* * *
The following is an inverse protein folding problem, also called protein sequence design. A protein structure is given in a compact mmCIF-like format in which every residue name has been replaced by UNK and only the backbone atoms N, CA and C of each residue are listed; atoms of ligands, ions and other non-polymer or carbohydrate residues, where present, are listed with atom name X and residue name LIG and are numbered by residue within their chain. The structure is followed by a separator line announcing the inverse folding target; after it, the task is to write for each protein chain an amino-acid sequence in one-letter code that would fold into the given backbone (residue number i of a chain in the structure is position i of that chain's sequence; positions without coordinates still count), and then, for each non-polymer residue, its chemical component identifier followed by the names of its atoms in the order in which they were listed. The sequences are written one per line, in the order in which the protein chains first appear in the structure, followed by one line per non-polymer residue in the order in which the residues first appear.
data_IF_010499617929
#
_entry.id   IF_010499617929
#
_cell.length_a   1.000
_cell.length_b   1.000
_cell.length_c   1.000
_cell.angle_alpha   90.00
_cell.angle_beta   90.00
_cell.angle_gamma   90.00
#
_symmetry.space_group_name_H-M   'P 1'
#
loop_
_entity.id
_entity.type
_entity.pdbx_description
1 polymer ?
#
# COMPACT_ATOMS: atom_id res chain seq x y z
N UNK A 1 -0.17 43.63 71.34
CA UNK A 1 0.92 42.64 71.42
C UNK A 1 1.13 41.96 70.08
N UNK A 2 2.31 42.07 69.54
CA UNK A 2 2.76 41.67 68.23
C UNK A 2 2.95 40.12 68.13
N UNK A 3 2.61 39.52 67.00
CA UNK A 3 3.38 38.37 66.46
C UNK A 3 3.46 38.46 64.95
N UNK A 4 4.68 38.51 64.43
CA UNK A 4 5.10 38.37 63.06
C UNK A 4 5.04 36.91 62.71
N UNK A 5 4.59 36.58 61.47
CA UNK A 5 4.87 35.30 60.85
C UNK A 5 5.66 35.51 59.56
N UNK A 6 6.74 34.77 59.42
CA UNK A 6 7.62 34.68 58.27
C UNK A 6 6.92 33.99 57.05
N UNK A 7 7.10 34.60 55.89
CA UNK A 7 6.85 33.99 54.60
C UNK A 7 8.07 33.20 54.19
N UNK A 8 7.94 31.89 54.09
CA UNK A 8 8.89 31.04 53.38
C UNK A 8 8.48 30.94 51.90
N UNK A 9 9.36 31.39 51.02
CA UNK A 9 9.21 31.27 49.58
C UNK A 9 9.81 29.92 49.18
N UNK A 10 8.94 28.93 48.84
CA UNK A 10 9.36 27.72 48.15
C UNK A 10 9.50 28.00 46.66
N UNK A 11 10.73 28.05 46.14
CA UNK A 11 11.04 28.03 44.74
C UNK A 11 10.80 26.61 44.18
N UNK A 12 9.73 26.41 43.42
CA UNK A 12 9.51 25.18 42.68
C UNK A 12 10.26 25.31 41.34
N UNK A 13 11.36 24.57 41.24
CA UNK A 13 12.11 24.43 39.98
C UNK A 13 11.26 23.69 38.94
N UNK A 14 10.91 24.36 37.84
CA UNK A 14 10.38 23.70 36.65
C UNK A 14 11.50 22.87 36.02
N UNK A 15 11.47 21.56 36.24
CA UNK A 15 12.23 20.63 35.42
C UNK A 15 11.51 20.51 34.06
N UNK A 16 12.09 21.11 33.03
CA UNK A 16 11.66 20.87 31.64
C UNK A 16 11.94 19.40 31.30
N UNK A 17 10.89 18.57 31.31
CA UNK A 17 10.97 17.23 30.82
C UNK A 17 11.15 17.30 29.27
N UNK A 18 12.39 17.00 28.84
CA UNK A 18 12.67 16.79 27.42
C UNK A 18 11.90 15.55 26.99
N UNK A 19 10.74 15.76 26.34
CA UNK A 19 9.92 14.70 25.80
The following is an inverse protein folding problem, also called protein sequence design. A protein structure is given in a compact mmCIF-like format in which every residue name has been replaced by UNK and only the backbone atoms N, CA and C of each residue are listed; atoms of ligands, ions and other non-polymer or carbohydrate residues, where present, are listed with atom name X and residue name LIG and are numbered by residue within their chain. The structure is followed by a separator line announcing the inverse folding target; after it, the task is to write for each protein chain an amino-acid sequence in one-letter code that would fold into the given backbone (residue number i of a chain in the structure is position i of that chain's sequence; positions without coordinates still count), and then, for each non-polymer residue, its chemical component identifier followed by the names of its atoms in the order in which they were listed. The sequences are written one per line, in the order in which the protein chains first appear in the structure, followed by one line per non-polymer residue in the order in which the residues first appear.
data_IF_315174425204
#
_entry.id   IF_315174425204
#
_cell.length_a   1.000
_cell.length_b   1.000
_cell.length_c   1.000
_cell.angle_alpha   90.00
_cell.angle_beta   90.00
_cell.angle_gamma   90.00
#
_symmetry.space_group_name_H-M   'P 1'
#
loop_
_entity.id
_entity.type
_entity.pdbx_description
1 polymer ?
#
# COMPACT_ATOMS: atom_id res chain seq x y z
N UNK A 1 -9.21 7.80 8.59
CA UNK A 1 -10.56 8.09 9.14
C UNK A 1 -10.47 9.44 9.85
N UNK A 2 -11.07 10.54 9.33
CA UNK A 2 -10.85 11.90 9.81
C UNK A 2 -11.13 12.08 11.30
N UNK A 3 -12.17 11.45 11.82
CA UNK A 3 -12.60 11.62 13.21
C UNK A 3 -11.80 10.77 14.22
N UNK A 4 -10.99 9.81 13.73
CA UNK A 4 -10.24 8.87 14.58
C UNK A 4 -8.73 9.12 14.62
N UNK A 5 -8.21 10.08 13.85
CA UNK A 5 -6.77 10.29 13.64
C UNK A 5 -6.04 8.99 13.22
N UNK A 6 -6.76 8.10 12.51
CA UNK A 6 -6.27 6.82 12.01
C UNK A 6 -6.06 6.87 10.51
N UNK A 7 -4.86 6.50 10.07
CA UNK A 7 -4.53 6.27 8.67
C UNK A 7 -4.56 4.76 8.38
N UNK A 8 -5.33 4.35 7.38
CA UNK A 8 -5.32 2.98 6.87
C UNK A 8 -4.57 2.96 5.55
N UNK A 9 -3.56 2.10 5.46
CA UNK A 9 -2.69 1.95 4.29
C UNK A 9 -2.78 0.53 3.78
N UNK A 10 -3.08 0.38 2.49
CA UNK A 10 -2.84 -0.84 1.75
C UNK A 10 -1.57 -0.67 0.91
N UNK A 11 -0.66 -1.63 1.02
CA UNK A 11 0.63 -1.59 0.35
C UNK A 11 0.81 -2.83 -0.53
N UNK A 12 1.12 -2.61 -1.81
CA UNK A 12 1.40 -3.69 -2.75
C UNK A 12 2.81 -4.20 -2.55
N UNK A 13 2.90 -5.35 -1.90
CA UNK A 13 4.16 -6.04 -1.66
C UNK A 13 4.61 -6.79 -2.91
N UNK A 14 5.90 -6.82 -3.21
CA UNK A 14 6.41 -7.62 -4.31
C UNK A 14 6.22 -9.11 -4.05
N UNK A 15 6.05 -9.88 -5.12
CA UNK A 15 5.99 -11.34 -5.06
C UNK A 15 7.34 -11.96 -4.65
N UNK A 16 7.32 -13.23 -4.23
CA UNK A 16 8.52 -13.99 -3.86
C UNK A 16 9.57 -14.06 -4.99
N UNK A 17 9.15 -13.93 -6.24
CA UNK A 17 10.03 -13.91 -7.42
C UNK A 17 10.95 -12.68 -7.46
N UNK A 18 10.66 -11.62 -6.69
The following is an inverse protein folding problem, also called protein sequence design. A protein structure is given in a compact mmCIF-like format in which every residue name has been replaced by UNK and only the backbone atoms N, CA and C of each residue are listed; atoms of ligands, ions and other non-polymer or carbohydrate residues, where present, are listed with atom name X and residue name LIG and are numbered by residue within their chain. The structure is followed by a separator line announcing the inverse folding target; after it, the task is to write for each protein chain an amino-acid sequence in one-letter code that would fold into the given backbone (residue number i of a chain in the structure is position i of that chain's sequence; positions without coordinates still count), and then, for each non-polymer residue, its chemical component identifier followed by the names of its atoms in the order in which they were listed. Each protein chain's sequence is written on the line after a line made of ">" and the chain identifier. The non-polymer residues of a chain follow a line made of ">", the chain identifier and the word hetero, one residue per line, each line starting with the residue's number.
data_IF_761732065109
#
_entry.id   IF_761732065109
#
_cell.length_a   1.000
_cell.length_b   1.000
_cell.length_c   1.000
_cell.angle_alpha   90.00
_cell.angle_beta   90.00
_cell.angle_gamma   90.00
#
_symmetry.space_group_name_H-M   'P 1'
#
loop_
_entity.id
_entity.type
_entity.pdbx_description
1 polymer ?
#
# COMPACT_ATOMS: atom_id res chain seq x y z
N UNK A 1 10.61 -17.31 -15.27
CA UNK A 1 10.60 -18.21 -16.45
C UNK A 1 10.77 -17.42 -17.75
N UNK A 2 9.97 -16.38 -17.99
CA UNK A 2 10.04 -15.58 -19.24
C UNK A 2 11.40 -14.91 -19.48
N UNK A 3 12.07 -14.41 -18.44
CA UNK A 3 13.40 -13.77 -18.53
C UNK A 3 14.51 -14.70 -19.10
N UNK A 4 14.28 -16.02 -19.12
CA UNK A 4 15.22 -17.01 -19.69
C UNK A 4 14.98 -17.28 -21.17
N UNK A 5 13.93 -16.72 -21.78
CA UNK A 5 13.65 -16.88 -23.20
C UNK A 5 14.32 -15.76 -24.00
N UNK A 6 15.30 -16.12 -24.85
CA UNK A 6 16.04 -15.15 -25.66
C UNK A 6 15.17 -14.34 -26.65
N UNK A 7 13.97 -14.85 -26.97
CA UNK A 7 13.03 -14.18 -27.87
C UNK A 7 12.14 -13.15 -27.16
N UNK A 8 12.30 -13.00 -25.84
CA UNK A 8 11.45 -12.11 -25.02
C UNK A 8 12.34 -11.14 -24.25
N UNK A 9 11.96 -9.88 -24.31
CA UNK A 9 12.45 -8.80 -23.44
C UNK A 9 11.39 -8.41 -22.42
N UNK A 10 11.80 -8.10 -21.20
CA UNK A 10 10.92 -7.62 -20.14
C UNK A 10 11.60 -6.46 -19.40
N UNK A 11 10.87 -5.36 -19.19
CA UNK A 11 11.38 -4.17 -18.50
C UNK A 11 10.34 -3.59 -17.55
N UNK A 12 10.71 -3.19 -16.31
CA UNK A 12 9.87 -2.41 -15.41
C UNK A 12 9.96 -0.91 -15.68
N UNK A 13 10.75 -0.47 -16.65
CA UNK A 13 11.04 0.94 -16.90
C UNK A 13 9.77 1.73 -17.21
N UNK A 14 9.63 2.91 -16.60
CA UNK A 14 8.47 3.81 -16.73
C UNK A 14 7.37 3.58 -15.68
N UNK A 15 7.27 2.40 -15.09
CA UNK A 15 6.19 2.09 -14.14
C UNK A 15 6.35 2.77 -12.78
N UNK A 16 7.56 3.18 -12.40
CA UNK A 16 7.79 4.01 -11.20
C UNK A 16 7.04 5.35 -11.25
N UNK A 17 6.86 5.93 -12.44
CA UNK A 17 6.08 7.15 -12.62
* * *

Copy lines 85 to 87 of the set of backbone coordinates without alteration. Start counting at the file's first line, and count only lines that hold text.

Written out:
_cell.length_c   1.000
_cell.angle_alpha   90.00
_cell.angle_beta   90.00